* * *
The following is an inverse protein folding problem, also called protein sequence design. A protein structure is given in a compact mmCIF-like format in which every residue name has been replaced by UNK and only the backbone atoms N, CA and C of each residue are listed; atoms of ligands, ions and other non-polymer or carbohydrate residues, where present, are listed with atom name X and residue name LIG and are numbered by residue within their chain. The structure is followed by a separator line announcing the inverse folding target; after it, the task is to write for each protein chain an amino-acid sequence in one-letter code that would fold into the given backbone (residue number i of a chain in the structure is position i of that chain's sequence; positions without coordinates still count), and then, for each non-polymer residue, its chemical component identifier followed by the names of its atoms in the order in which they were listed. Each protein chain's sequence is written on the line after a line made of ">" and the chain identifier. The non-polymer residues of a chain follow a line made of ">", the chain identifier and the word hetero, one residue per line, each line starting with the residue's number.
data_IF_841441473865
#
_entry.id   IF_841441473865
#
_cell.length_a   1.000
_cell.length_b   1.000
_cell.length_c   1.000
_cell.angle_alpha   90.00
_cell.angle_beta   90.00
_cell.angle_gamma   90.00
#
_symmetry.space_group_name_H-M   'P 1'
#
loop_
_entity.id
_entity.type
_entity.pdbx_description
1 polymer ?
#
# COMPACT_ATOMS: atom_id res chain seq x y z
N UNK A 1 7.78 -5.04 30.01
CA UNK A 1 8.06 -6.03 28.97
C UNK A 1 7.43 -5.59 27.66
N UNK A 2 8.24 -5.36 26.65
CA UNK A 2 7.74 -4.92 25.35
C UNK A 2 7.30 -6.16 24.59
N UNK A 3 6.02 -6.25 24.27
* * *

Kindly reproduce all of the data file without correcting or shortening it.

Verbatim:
The following is an inverse protein folding problem, also called protein sequence design. A protein structure is given in a compact mmCIF-like format in which every residue name has been replaced by UNK and only the backbone atoms N, CA and C of each residue are listed; atoms of ligands, ions and other non-polymer or carbohydrate residues, where present, are listed with atom name X and residue name LIG and are numbered by residue within their chain. The structure is followed by a separator line announcing the inverse folding target; after it, the task is to write for each protein chain an amino-acid sequence in one-letter code that would fold into the given backbone (residue number i of a chain in the structure is position i of that chain's sequence; positions without coordinates still count), and then, for each non-polymer residue, its chemical component identifier followed by the names of its atoms in the order in which they were listed. Each protein chain's sequence is written on the line after a line made of ">" and the chain identifier. The non-polymer residues of a chain follow a line made of ">", the chain identifier and the word hetero, one residue per line, each line starting with the residue's number.
data_IF_841441473865
#
_entry.id   IF_841441473865
#
_cell.length_a   1.000
_cell.length_b   1.000
_cell.length_c   1.000
_cell.angle_alpha   90.00
_cell.angle_beta   90.00
_cell.angle_gamma   90.00
#
_symmetry.space_group_name_H-M   'P 1'
#
loop_
_entity.id
_entity.type
_entity.pdbx_description
1 polymer ?
#
# COMPACT_ATOMS: atom_id res chain seq x y z
N UNK A 1 7.78 -5.04 30.01
CA UNK A 1 8.06 -6.03 28.97
C UNK A 1 7.43 -5.59 27.66
N UNK A 2 8.24 -5.36 26.65
CA UNK A 2 7.74 -4.92 25.35
C UNK A 2 7.30 -6.16 24.59
N UNK A 3 6.02 -6.25 24.27